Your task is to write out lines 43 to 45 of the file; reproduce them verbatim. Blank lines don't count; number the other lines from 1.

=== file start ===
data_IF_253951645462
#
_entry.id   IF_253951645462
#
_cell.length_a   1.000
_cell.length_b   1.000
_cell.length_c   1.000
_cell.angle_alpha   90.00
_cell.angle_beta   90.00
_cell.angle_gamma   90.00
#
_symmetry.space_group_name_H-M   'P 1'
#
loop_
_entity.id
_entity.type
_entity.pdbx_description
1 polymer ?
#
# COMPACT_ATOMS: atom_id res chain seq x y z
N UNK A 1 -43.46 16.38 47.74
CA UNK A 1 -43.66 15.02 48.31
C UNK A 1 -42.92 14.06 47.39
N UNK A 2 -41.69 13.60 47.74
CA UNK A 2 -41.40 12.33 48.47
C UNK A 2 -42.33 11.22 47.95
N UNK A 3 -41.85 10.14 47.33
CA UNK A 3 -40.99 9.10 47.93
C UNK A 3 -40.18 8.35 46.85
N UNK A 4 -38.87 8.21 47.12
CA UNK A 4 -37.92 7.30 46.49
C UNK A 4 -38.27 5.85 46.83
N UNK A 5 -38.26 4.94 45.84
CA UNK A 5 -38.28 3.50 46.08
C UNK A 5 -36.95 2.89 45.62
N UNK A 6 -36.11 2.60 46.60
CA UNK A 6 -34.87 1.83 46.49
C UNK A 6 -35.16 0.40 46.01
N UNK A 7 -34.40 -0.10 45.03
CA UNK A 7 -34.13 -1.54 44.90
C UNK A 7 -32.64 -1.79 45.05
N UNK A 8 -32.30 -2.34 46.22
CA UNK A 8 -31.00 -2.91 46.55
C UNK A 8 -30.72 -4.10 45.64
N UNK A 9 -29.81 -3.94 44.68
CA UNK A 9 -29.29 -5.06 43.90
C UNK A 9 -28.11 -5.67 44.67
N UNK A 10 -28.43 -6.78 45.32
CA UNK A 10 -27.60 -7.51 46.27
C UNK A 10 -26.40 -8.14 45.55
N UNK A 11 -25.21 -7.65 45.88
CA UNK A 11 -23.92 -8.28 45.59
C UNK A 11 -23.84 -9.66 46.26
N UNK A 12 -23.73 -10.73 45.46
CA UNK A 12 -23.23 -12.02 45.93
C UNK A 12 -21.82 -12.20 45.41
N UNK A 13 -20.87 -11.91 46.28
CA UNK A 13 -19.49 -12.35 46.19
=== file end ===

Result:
CA UNK A 8 -31.00 -2.91 46.55
C UNK A 8 -30.72 -4.10 45.64
N UNK A 9 -29.81 -3.94 44.68